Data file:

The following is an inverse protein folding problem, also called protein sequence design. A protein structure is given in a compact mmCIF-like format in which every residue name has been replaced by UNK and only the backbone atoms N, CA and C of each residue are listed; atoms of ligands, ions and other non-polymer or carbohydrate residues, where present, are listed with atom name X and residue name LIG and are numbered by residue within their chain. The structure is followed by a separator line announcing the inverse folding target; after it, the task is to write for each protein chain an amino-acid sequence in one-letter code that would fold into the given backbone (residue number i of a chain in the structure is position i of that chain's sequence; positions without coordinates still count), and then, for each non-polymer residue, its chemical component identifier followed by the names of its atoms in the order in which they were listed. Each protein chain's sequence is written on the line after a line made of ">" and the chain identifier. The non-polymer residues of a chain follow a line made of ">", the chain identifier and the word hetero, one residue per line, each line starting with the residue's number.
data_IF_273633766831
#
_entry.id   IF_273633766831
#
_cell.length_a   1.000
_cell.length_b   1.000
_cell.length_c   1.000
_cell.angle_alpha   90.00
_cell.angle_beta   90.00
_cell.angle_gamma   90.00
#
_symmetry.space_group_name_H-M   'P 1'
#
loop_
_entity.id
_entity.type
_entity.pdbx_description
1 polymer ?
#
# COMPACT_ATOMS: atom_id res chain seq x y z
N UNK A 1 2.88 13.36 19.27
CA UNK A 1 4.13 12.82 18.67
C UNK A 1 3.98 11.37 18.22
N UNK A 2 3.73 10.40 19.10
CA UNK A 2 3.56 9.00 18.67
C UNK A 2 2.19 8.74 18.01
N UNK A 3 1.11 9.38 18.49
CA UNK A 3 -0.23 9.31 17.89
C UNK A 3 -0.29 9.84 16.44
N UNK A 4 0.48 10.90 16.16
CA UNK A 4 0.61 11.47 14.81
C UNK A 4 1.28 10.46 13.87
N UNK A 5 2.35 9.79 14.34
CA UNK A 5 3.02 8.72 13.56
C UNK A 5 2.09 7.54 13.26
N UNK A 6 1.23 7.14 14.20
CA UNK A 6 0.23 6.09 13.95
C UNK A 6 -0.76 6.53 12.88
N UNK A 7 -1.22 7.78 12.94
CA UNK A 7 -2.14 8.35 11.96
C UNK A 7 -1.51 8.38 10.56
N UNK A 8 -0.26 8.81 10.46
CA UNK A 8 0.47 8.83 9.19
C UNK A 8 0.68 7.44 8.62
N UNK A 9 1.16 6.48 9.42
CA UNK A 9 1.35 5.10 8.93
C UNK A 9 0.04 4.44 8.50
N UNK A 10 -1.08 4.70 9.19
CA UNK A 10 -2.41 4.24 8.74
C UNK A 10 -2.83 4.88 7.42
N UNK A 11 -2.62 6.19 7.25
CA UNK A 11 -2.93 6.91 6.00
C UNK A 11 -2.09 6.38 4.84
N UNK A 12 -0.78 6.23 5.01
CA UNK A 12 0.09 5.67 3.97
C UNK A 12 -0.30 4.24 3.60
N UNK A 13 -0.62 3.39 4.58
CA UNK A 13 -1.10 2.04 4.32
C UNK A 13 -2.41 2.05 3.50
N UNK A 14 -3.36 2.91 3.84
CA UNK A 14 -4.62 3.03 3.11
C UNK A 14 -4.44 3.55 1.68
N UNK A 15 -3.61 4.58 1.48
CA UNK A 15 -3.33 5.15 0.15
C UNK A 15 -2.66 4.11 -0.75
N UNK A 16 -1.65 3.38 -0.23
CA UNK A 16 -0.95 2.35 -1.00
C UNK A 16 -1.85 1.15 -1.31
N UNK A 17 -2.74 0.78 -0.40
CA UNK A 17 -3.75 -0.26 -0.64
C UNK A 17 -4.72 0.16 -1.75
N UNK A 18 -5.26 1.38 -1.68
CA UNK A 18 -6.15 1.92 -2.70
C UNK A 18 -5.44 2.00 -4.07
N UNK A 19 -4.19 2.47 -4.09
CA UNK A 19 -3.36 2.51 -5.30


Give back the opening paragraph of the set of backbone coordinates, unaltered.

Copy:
The following is an inverse protein folding problem, also called protein sequence design. A protein structure is given in a compact mmCIF-like format in which every residue name has been replaced by UNK and only the backbone atoms N, CA and C of each residue are listed; atoms of ligands, ions and other non-polymer or carbohydrate residues, where present, are listed with atom name X and residue name LIG and are numbered by residue within their chain. The structure is followed by a separator line announcing the inverse folding target; after it, the task is to write for each protein chain an amino-acid sequence in one-letter code that would fold into the given backbone (residue number i of a chain in the structure is position i of that chain's sequence; positions without coordinates still count), and then, for each non-polymer residue, its chemical component identifier followed by the names of its atoms in the order in which they were listed. Each protein chain's sequence is written on the line after a line made of ">" and the chain identifier. The non-polymer residues of a chain follow a line made of ">", the chain identifier and the word hetero, one residue per line, each line starting with the residue's number.